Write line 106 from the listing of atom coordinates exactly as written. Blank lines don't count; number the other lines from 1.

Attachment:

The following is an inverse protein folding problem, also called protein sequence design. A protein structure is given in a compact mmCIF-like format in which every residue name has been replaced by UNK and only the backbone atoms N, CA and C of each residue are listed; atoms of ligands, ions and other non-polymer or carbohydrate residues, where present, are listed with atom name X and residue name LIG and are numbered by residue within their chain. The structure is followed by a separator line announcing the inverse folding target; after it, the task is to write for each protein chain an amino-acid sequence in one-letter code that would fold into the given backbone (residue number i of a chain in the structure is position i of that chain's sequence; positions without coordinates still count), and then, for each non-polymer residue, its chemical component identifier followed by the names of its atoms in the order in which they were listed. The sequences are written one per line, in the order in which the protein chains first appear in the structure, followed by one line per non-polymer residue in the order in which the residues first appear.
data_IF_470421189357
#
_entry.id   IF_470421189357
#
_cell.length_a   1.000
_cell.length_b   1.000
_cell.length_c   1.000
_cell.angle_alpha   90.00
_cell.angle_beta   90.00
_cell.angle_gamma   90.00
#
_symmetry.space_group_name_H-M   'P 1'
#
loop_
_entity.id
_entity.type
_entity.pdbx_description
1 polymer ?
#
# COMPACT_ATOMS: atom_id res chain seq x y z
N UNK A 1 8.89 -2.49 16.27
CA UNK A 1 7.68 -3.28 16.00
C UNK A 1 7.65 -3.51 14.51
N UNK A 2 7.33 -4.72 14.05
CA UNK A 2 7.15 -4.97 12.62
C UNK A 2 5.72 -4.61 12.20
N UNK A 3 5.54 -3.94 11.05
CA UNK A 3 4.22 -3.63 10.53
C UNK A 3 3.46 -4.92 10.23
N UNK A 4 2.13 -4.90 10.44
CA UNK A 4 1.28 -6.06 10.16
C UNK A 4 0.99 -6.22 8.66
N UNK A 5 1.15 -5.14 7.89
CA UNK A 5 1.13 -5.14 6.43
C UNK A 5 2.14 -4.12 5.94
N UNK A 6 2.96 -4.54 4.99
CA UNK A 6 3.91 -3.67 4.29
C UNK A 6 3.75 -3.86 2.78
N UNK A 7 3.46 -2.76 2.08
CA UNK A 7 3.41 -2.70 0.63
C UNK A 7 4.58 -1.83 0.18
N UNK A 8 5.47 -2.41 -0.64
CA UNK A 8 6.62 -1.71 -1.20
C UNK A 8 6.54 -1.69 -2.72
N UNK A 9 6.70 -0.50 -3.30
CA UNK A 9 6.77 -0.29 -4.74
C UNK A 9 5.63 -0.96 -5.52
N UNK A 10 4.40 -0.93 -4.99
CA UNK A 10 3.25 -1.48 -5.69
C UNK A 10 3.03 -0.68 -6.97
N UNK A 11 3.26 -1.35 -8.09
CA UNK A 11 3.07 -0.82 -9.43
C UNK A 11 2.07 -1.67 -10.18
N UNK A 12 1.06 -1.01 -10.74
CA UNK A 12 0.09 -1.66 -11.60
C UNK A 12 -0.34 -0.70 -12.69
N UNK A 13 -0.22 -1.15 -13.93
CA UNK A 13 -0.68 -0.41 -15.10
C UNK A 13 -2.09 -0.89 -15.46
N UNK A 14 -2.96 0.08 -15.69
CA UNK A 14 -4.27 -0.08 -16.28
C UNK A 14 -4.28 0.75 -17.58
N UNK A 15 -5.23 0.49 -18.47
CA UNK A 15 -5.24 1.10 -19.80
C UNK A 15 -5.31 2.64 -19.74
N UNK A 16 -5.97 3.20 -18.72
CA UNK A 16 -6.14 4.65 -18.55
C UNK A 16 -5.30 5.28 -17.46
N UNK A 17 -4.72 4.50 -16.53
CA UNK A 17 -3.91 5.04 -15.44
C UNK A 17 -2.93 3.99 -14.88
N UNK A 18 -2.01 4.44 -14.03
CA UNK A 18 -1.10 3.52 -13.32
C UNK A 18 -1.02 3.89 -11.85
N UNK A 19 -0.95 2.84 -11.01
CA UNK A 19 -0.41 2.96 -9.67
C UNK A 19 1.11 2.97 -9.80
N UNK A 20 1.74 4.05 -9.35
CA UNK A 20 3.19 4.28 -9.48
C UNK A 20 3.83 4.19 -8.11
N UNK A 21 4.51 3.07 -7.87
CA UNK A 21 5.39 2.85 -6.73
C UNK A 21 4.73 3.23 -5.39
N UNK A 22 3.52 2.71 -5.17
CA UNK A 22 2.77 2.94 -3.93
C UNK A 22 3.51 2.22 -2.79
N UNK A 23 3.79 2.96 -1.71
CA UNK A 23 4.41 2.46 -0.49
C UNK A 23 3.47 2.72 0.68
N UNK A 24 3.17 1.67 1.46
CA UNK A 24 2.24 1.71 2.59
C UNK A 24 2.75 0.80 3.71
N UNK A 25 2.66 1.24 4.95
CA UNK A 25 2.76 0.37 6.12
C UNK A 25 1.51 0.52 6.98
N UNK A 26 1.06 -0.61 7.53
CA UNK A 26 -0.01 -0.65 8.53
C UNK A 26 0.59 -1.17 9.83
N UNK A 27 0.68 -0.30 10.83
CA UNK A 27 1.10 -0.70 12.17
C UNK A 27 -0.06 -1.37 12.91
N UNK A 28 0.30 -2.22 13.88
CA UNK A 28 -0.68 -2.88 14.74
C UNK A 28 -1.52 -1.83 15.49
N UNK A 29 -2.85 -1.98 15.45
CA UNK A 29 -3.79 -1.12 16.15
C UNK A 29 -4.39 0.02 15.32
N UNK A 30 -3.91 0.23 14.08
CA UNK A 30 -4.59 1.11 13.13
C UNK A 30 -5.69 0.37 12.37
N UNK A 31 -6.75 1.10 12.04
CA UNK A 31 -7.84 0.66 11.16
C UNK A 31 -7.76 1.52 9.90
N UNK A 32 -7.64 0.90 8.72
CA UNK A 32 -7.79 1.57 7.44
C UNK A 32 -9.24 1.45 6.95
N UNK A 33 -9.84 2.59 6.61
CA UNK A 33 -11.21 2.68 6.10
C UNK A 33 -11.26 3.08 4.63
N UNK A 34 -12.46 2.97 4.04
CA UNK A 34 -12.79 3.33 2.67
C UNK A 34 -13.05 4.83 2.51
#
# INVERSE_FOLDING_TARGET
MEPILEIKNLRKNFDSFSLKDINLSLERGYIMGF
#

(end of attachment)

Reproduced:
N UNK A 29 -2.85 -1.98 15.45